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Random Alcohol Testing in the Workplace

Practice Areas: Human RightsLabour Relations

Irving Pulp & Paper, Limited v. Communications, Energy and Paperworkers Union of Canada, Local 30 is the latest decision in a long line of cases that deal with testing for alcohol impairment in the workplace.    The New Brunswick Court of Appeal found that randomly testing for alcohol impairment in the workplace is reasonable where the employer’s operations are inherently dangerous, the position is safety-sensitive and where a minimally invasive device like a breathalyzer is used to determine impairment.

Case History

Irving Pulp & Paper unilaterally instituted a mandatory random alcohol testing policy for workers that held safety sensitive positions.  The policy defined a safety sensitive position as “a position which the company determines has a role in the operation where impaired performance could result in a significant incident affecting the health and safety of employees, customers, customers’ employees, the public property or the environment.”   There were 334 prospective employees on the safety sensitive list that could be tested.  In any 1-year period an offsite computer would select 10% of the names on the 334 person list for testing.  The testing would be performed by breathalyzer.

Millwright Perley Day held a safety sensitive position at Irving Pulp & Paper and was one of the names selected to participate in the random test.  Though Mr. Day passed the breathalyzer a policy grievance was filed to challenge testing without an alcohol related incident.

At arbitration the board deemed Irving Pulp & Paper’s environment dangerous but also found that that it was not “ultra-dangerous” like a nuclear power plant, airline, railroad or chemical plant to justify testing without prior incidents of alcohol use.  In addition, the board found that Irving Pulp & Paper did not establish a significant record of alcohol impairment to justify random testing.  In turn, the grievance was upheld by the board and Irving Pulp & Paper’s alcohol testing was deemed unlawful.

The arbitration decision  was judicially reviewed by the New Brunswick Court of Queen’s Bench and overturned.  The court found it inappropriate for the arbitration board to make a distinction between “ultra-dangerous” and “dangerous” workplaces.   Specifically, the judge found it unreasonable to look at the history of alcohol use where the workplace was deemed dangerous and the “potential for catastrophe exists.”  As such, the court found that Irving Pulp & Paper struck an appropriate balance under the circumstances by testing individuals with safety sensitive positions through a minimally intrusive breathalyzer.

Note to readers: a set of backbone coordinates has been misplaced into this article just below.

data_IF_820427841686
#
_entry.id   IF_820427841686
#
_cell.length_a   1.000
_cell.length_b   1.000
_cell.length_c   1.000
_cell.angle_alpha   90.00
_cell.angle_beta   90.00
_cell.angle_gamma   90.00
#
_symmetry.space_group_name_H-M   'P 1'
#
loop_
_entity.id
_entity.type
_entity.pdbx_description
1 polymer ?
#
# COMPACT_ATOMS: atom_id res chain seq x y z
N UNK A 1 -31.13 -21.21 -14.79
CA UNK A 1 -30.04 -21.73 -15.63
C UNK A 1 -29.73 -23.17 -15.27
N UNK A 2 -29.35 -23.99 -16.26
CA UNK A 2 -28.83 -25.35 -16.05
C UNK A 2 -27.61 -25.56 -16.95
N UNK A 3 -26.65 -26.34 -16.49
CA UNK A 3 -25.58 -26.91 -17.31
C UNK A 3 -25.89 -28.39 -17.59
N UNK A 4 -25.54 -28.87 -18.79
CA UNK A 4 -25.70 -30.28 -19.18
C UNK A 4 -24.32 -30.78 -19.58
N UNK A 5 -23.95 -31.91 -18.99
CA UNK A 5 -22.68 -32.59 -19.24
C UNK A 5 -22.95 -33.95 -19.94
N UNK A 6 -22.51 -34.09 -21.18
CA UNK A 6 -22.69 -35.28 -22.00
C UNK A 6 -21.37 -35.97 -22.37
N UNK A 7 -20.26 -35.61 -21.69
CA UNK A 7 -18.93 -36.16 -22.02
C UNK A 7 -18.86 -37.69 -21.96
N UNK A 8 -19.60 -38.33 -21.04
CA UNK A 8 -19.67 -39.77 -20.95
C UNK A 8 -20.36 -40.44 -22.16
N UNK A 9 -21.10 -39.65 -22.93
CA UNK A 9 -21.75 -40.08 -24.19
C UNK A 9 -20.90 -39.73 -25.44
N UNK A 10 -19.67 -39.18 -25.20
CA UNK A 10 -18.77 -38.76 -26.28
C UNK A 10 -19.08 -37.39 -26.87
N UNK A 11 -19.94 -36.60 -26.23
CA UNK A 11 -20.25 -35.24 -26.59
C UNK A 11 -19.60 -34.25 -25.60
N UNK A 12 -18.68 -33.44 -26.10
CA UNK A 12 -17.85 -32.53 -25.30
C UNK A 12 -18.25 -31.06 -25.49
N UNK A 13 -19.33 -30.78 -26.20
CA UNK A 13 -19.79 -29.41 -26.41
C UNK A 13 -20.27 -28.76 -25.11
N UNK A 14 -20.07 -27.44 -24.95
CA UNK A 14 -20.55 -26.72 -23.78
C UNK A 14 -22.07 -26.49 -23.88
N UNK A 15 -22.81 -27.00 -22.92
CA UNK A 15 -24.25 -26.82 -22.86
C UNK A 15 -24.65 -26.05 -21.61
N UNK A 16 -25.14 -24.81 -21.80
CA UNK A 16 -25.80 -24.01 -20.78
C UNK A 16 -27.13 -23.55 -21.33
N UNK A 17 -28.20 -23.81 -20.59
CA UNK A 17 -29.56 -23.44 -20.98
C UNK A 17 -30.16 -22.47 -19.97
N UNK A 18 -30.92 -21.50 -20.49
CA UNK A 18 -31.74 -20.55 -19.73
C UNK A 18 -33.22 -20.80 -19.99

The union appealed the Queen’s Bench decision to the New Brunswick Court of Appeal and argued that: “1.arbitrators in Canada overwhelmingly rejected random unannounced random drug and alcohol testing; and 2. sufficient evidence of a pre-existing drug or alcohol problem in the workplace is a pre-condition to the enforceability of such policies, unless the workplace qualifies as ultra-dangerous.”  The Court of Appeal, however, rejected the union’s arguments and the decision to dismiss the grievance was upheld.  Essentially, the court maintained that random alcohol testing in the workplace was justified despite a lack of alcohol related incidents because the operations were inherently dangerous and a minimally invasive breathalyzer test was relied upon to test individuals in safety sensitive positions.

Significance to Employers

The 2000 Ontario decision in Entrop v. Imperial Oil established that random breathalyzer testing of employees in safety sensitive positions is a justifiable exercise.   In Entrop, what constituted a safety sensitive position was quite clear because Entrop was engaged in the inherently dangerous oil refinery business.

The Irving decision, though not necessarily binding in Ontario, will still be of considerable assistance to those employers whose employees may not be engaged in “ultra dangerous” work, like oil refining, but performing inherently dangerous work nonetheless.   Employers should note that the test to detect impairment is also important.  While a breathalyzer test is considered minimally intrusive and therefore appropriate for random testing of safety sensitive positions, drug impairment testing by use of saliva swabs has been found to be overly intrusive, even if the business activity is oil refining.

The CCP team is experienced in dealing with substance use issues and balancing an employer’s health and safety concerns with the employee’s right to privacy.  As such, consider consulting your CCP lawyer prior to instituting drug and/or alcohol testing policies and before dealing with a specific episode of substance use.

Please Note: This blog has been prepared as an informational service for our clients and other interested parties. It is not intended to constitute legal advice, a complete statement of the law or opinion on any subject. Although we endeavour to ensure the accuracy of the content, no one should act upon the information provided without a thorough examination of the law after the facts of a specific situation are fully considered.



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